How to Re-route Body Comparisons

Before we dig in, a very important caveat: To be human is to compare. It is a very rare person who can move through life without comparing her success, relationships, wealth, experiences and -- of course -- body and beauty to those around her. It is an even rarer person who can view herself in isolation and still feel connected to society and her fellow human beings. We all compare. We all get jealous. We absolutely cannot help it because we are hard-wired to be curious about people other than ourselves and to see how we measure up. Do not beat yourself up for comparing. Do, however, consider how to react once you've started down the comparative path.

What do we gain by comparing bodies?

So, you've found yourself comparing your body to someone else's. What are you likely to learn from this exercise?

  • That bodies come in a variety of shapes, sizes and configurations.
  • That most bodies have aspects in common.
  • That every person has features she loves and features she does not love.

You may be tempted to assign value based on your comparisons, deeming certain body parts or traits to be "better" or "worse" than those possessed by your object of comparison. Do your best to avoid this. Bodies are not fundamentally good or bad, no matter what the media and the diet industry want you to believe. You may be bigger or smoother or taller or less symmetrical than someone else, but one is not categorically and essentially better than the other. In fact, at the molecular level, you are the same. If you compare, focus on diversity and overlap instead of yielding to the temptation to assign positive or negative values.

What do we lose by comparing bodies?

Say you succumb to comparative evaluation. What do you lose when you compare your body to someone else's and decide whose is better?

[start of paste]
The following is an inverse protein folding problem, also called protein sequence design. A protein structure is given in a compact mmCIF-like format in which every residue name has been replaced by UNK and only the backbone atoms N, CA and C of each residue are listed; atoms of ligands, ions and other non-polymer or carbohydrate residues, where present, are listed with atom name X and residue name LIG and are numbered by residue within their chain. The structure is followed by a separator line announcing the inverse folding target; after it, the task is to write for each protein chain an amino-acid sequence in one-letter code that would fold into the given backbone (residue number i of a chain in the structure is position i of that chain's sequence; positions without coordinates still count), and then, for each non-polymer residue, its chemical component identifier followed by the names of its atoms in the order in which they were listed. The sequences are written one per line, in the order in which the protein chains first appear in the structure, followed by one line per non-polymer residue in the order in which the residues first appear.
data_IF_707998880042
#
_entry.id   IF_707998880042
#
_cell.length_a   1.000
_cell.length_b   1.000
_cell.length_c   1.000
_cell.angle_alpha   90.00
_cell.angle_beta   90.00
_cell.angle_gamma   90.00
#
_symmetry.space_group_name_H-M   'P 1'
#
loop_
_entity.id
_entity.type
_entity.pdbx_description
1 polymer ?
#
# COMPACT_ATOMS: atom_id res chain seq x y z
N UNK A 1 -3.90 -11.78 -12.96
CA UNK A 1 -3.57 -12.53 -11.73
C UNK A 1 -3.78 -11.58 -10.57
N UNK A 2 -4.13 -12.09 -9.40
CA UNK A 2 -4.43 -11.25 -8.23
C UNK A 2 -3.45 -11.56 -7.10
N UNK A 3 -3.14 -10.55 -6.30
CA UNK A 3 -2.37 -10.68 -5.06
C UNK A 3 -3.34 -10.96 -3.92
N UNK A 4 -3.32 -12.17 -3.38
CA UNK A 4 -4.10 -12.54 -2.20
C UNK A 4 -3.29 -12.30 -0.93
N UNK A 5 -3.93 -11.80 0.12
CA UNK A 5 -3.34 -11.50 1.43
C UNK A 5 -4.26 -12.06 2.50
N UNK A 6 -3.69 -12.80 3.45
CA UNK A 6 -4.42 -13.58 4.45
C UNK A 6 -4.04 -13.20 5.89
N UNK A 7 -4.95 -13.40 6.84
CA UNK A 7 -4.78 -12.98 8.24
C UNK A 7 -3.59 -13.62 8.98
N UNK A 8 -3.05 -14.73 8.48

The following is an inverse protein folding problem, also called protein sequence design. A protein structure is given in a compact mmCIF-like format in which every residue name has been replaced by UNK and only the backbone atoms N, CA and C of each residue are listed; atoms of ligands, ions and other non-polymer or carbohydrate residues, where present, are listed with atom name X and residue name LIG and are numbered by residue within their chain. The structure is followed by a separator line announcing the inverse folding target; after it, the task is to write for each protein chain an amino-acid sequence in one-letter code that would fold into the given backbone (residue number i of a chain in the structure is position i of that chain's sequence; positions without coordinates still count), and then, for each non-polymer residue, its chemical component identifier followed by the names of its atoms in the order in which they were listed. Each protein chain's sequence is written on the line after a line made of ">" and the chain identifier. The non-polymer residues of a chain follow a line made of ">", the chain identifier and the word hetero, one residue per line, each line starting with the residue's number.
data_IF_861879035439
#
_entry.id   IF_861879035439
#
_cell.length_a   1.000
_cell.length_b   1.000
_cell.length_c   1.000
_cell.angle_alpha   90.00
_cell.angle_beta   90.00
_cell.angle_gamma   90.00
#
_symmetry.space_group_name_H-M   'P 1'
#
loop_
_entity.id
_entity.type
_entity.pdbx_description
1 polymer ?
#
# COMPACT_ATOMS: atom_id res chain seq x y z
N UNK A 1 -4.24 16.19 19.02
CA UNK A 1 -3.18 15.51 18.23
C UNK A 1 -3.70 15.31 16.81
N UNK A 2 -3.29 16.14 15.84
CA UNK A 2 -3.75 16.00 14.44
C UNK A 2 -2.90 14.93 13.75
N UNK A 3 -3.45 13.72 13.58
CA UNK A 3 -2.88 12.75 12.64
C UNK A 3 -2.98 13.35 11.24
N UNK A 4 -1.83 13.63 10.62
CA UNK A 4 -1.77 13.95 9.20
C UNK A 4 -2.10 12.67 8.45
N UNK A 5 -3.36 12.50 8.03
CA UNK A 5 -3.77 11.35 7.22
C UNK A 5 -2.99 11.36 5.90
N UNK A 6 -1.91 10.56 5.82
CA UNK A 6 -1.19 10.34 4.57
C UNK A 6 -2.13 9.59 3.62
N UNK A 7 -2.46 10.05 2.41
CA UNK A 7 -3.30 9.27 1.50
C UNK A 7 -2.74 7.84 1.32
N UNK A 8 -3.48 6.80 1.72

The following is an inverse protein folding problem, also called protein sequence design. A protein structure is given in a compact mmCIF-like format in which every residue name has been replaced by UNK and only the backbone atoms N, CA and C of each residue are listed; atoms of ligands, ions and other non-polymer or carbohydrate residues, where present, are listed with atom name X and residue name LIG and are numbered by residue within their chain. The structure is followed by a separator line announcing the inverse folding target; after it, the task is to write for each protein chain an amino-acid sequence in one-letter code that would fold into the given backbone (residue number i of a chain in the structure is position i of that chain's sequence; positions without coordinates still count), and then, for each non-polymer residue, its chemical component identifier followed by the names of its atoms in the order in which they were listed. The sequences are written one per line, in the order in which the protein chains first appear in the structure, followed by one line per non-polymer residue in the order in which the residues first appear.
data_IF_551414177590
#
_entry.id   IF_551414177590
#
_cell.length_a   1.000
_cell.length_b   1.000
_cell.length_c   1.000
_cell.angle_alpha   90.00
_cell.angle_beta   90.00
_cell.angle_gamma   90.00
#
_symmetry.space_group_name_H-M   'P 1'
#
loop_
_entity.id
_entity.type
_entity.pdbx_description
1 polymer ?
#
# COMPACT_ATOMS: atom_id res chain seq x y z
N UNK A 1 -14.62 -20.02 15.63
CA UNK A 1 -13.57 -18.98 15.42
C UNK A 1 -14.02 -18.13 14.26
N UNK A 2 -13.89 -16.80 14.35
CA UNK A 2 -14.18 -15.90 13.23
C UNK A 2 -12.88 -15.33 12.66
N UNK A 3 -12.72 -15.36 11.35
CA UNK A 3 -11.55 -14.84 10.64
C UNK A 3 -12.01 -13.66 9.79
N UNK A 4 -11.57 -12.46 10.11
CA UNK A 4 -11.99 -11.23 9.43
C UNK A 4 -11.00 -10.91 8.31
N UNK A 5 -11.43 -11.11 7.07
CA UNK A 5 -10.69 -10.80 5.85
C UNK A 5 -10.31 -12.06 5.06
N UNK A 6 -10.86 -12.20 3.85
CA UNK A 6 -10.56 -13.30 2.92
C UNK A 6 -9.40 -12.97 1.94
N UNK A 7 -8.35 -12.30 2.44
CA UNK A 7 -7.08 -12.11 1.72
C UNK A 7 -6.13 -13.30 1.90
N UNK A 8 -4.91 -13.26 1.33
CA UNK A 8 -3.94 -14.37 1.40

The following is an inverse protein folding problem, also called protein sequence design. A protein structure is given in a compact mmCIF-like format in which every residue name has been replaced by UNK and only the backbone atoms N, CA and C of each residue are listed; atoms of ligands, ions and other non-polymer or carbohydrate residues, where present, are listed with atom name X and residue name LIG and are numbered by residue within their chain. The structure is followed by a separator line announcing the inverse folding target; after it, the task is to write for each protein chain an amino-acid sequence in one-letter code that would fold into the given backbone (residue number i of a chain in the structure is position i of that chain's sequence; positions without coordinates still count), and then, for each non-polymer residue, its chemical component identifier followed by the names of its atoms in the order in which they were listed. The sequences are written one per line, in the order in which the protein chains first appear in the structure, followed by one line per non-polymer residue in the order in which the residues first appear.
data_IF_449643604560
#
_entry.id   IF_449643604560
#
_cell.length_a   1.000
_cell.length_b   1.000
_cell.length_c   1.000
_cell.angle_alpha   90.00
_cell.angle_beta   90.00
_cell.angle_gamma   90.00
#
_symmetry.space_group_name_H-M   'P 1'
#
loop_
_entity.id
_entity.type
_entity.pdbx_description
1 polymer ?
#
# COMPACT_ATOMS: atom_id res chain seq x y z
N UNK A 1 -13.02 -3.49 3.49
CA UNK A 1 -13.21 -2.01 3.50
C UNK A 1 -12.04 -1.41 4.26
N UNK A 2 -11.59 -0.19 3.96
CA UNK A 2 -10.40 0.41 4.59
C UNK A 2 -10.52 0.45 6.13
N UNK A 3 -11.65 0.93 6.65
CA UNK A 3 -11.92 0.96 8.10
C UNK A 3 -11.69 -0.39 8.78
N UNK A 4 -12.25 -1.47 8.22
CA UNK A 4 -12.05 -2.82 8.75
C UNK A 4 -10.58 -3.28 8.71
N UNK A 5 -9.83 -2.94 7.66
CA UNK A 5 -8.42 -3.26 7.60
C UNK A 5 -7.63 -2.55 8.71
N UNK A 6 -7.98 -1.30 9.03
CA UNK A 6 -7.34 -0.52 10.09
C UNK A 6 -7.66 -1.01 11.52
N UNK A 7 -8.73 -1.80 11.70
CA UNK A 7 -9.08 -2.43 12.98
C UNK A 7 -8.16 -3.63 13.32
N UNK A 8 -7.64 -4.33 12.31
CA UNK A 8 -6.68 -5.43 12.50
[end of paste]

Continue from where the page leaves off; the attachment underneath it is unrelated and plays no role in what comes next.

Individuality: By rating one type of body as better, you are relegating all others to worse. But, in fact, each body is unique and lumping sizes or shapes together dismisses that essential individuality.

Power: Your body has strengths, capabilities and talents. By comparing it to a body with totally different strengths, capabilities and talents -- most of which are not readily observable -- you may begin to devalue what your body can do and achieve. Comparing bodies can strip you of feeling powerful and capable, feelings that are essential to self-esteem.

Perspective on what's truly important: You can tell virtually nothing about a person by viewing her body. You don't know how happy or healthy she is, what is going on in her life or who or what is challenging her. Deciding that her body is better or worse than yours dismisses her personality, life experience, and essential self. Deciding that her body is better or worse than yours also dismisses YOUR non-body attributes.

Body comparisons can be more harmful to some people than others, but they will hold a dark side for the vast majority of us. If you are able to compare in a relatively detached and scientific way, noting variety and differences without assigning them emotional or social value, you are in the lucky minority. If you, instead, find yourself comparing, judging and spiraling downward, consider directing your thoughts away from comparison by reminding yourself of your individuality, power and personal strengths and values. Women are so often told -- directly and indirectly -- that our value is encompassed by our bodies, beauty, figures and physical selves. But, of course, it is not. While our looks can tie into our self-esteem and confidence, they are not our only sources of power. Remembering that can defuse some body comparison situations.

Again, comparison is a natural instinct, so don't go thinking you can eradicate it or avoid it entirely. But see if these suggestions might help the next time you get caught in a comparative-evaluative body spiral.

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